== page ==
Posted by Stephen Cook on June 15, 2014
Udumbara flower. (Edward Dai/Epoch Times)
Thanks to Suzy Star.
By Tara MacIsaac and Yang Xiaohui, Epoch Times - June 12, 2014
The universe is full of mysteries that challenge our current knowledge. In “Beyond Science” Epoch Times collects stories about these strange phenomena to stimulate the imagination and open up previously undreamed of possibilities. Are they true? You decide.
The udumbara flower is said in Buddhist legend to bloom only once every 3,000 years, the last time being before the birth of Buddha.
Spotted again across the world in the past 20 years or so, some say the udumbara could herald the coming of a great sage or enlightened being.
This very tiny, fragrant flower rests atop a thin stem and is surprisingly resilient. People who’ve found the udumbara in recent years have reported keeping it for long periods of time without it decaying or withering, and even watching it spring back after being crushed.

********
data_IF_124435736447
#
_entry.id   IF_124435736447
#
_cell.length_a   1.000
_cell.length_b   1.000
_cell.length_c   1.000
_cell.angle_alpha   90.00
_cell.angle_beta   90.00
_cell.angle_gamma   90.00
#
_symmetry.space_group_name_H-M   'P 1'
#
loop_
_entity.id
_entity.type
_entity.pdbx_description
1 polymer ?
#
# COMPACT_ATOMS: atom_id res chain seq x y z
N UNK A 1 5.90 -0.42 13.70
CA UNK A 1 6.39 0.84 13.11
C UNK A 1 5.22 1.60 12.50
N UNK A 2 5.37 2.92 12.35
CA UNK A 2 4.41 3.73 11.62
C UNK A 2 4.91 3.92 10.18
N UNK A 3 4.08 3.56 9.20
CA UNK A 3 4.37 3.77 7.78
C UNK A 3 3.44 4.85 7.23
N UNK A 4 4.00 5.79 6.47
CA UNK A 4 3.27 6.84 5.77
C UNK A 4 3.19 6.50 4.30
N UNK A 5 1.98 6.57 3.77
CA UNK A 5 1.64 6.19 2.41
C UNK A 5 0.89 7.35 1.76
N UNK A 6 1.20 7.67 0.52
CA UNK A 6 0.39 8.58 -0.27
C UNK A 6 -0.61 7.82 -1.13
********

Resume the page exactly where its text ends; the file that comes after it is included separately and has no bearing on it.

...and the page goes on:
Udumbara is a word from the ancient Indian language, Sanskrit, meaning “an auspicious flower from heaven.”
According to Buddhist legend, its appearance heralds the arrival of the Holy King Who Turns the Wheel, rectifying the Dharma in the world. This King is said to accept anyone of any religious affiliation, offering salvation to all through compassion.
Volume 8 of the Buddhist scripture “Huilin Phonetics and Interpretation” states: “The udumbara flower is the product of propitious and supernatural phenomena; it is a celestial flower and does not exist in the mundane world. If a Tathagata or the King of the Golden Wheel appears in the human world, this flower will appear due to his great virtue and blessings.”
Video from 2007